Suddenly a flurry of squawking noises erupted from the seat behind Jack. It sounded just like the noise of chickens that had made on his father’s farm the time a fox had crept into their hen house late at night. Whirling around in his seat, Jack saw that the ocelot had escaped! She was climbing over the seat yellow eyes gleaming as she hungrily looked at the chickens. Grabbing his canteen, Jack threw water at the big cat. Snarling, she slunk back into the luggage compartment. In just a few moments though, she started over the seat again. Frantic, the chickens flopped their wings and fought to free their feet from the vines that tied them together. Jack hurriedly hurled his empty canteen at the cat. He missed and the ocelot pounced, landing in the seat beside the chickens. Snapping the weed vines around their feet, the panicked chickens exploded in all directions. Their wings beat against the windows and in Jack’s face as the ocelot stood up on her hind legs.

Sharp claws swinging for a drumstick, feathers flew everywhere. Jack forgot all about flying the airplane and began grabbing for chickens. But it was no use. The ocelot soon had a chicken trapped on the floor under Jack’s seat and he could hear its sharp teeth crunching on flesh and bones.

The plane was three thousand feet up in the air and no help was near. What could Jack do? Would the ocelot be satisfied after a chicken dinner and sleep for a while, or would she decide to hunt for more meat?

Slash! One tiny foreleg tipped with steely claws shot out from under the seat toward Jack. For an instant the ocelot’s claws hooked into the pilot’s pants and then tore free. Jack’s pounding heart seemed to be squeezing the breath from his lungs. The tiger was hunting him with all of his might!

Jack kicked back at his enemy she held a blood-curdling cry of rage that filled the small plane. “Lord what shall I do? Help me find a place to land!” Jack prayed desperately looking out the window he spotted a small settlement by the river below. Jack rolled down the flaps of his plane and began to circle around for a landing. Kicking the cat with his heels every time she reached for his leg, he finally got the plane down to the water.

EPrata photo

A crowd of men appeared as Jack taxied the plane up to the bank. “Help!” he shouted out the window. “I have a loose tiger cat in here!” A dozen men jumped onto the pontoons at the same time all trying to see into the plane which began to sink.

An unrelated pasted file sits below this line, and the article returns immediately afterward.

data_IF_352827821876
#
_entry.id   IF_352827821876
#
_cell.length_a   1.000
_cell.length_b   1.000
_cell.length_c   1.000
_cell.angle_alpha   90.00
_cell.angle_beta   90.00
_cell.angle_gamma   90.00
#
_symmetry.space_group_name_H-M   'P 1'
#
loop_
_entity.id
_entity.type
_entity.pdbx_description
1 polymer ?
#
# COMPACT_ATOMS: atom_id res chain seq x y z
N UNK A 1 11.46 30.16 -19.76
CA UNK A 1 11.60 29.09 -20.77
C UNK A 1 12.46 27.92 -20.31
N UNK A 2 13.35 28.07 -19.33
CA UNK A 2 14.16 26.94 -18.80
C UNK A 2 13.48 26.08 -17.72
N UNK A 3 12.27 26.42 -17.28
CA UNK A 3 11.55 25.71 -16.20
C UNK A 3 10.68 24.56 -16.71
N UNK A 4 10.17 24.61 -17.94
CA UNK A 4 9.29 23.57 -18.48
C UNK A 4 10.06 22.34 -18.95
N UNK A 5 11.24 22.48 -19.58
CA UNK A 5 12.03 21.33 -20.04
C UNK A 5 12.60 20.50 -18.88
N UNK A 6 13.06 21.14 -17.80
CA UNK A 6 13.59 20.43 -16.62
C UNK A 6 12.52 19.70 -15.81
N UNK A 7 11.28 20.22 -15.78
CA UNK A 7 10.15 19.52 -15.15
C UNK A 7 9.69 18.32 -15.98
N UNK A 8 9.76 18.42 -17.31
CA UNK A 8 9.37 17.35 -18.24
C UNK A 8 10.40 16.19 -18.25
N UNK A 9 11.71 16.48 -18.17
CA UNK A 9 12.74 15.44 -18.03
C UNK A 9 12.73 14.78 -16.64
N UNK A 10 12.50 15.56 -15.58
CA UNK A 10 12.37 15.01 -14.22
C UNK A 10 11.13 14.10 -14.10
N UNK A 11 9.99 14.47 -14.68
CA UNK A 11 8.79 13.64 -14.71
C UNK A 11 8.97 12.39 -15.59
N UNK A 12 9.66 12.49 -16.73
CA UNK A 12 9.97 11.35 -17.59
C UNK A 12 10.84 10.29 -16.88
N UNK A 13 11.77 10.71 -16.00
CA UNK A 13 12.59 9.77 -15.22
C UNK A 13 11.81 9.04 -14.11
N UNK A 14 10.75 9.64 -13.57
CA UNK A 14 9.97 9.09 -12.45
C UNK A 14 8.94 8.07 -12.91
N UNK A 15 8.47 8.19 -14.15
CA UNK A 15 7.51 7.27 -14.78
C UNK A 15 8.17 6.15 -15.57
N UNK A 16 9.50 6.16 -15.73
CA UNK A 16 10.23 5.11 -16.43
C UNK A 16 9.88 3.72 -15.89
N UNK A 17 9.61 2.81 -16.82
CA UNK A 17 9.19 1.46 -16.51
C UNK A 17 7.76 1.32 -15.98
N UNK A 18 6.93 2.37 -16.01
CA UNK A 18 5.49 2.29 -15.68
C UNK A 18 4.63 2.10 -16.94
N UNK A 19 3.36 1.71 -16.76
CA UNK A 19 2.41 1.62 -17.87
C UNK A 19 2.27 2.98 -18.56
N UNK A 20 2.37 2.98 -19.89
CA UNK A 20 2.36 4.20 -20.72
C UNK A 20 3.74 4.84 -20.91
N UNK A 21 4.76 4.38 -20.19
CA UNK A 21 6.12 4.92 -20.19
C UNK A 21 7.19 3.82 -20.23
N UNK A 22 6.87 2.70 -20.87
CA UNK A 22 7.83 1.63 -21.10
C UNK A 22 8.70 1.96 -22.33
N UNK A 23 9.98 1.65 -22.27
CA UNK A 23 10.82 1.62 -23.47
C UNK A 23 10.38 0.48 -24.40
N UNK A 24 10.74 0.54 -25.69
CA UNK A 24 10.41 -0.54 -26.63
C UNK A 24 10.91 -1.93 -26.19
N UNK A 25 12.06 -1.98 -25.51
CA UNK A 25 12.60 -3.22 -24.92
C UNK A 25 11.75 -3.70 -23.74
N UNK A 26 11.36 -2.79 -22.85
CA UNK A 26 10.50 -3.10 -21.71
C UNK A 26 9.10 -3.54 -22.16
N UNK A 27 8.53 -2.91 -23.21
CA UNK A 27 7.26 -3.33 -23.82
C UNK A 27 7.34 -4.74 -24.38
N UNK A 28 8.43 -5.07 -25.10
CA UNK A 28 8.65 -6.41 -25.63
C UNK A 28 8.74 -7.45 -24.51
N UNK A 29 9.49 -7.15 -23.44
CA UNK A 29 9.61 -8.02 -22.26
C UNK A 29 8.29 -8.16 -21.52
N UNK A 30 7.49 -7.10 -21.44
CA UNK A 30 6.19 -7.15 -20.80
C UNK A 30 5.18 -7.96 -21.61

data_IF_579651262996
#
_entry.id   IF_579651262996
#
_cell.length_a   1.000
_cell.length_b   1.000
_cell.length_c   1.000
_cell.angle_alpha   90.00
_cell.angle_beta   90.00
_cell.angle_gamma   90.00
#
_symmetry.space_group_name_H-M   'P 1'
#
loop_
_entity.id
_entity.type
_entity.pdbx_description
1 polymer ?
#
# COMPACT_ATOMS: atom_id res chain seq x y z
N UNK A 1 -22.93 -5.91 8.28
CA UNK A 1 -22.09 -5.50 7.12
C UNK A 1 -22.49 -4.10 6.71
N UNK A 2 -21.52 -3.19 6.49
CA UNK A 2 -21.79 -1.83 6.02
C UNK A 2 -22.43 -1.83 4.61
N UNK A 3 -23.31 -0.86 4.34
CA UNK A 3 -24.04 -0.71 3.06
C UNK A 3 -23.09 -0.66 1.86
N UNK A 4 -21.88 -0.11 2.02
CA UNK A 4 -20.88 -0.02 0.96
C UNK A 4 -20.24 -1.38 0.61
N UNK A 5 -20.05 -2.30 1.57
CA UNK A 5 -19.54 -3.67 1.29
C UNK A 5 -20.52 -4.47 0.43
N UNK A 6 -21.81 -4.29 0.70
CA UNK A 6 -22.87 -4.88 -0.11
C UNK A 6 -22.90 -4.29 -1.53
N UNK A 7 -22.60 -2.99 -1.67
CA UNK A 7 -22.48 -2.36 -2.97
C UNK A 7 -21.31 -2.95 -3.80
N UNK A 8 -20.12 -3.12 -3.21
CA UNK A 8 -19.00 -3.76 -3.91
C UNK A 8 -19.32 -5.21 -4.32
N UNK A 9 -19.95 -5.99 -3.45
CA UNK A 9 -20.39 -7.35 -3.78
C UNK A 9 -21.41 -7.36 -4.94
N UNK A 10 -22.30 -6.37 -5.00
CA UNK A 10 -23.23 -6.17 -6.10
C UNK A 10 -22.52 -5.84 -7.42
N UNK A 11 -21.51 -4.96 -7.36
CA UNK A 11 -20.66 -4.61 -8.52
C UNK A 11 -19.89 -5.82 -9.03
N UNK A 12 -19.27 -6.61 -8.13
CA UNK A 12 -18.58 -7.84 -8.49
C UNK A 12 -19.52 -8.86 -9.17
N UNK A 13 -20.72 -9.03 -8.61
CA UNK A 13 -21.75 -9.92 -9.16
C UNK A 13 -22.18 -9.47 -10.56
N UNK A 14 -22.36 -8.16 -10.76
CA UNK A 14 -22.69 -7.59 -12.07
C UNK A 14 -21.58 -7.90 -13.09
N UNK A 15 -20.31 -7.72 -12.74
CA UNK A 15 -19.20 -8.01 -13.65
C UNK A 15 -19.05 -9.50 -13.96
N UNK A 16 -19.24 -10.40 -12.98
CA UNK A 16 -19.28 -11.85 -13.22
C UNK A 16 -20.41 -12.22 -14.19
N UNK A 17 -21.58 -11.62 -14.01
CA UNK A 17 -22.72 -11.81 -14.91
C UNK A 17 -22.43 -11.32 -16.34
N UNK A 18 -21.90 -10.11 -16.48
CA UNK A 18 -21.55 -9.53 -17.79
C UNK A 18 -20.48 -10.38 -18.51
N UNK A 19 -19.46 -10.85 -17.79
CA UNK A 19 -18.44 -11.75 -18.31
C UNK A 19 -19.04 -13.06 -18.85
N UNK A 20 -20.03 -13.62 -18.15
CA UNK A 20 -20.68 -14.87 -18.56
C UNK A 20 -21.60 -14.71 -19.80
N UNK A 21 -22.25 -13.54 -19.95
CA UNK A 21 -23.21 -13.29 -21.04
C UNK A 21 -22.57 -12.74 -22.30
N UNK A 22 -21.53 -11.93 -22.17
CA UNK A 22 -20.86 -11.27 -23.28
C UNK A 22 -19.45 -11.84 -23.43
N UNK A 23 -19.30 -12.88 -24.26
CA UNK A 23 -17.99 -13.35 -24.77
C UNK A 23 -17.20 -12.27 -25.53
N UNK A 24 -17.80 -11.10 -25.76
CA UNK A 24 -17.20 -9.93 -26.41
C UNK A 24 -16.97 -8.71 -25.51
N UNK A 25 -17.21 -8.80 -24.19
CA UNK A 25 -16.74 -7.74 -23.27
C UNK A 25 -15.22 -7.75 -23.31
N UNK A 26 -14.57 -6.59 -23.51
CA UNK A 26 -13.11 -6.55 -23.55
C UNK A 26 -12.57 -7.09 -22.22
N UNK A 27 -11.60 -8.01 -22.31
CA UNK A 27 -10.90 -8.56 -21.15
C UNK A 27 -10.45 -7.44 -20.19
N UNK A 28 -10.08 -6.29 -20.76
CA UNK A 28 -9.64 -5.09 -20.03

“No!” cried Jack, “Not all at once!” The men jumped off again and their leader sent for a coil of rope. Soon the angry ocelot had been lassoed and safely tied up. Sighing with relief Jack thanked the Peruvians.

“Oh, it is nothing,” the leader smilingly told Jack. “We are just so glad you landed here. One of my men had a heart attack this morning, and may die if we cannot get him to the hospital. Will you take him along to the city?”

“Of course I will take him,” Jack agreed.

“So the Lord had a purpose in allowing the tiger cat to break loose,” Jack mused as he helped lift the sick man into the airplane. “God used a snarling ocelot and a scared pilot to get his plane to the right place and save this man’s life.”

Less than two hours later the sick man was safely in the hospital at Iquitos. The army officer had his ocelot and Jack was on his way back to the mission station.

This loose ocelot incident occurred in the 1960s on almost one of Jack’s first missionary flights. Jack was fairly new pilot with Wycliffe then.

When people complain about God’s election of individuals to salvation, they say ‘Well what about the native in the deep jungle who never heard of the Gospel or of Jesus?’

First of all, because God is wholly in charge of a person’s salvation, when the appointed time for them to be saved comes, God is perfectly capable of sending a missionary to them, or bringing that person to a pastor, or having the word go out in some way.

Secondly, He made the entire world, nothing is too far for the Lord to reach His intended sheep. Nothing is too difficult for Him to bring the spirit of repentance on a person, whether they live in London apartment or a Mongolian hut or a Peruvian jungle.

God’s work is pure, holy, and always perfect. He is powerful and delights to bring people to salvation. He must have had plans for the man whose heart attack necessitated a trip to the city hospital. So God arranged for the ocelot’s escape on a plane than landed out of nowhere! God is amazing!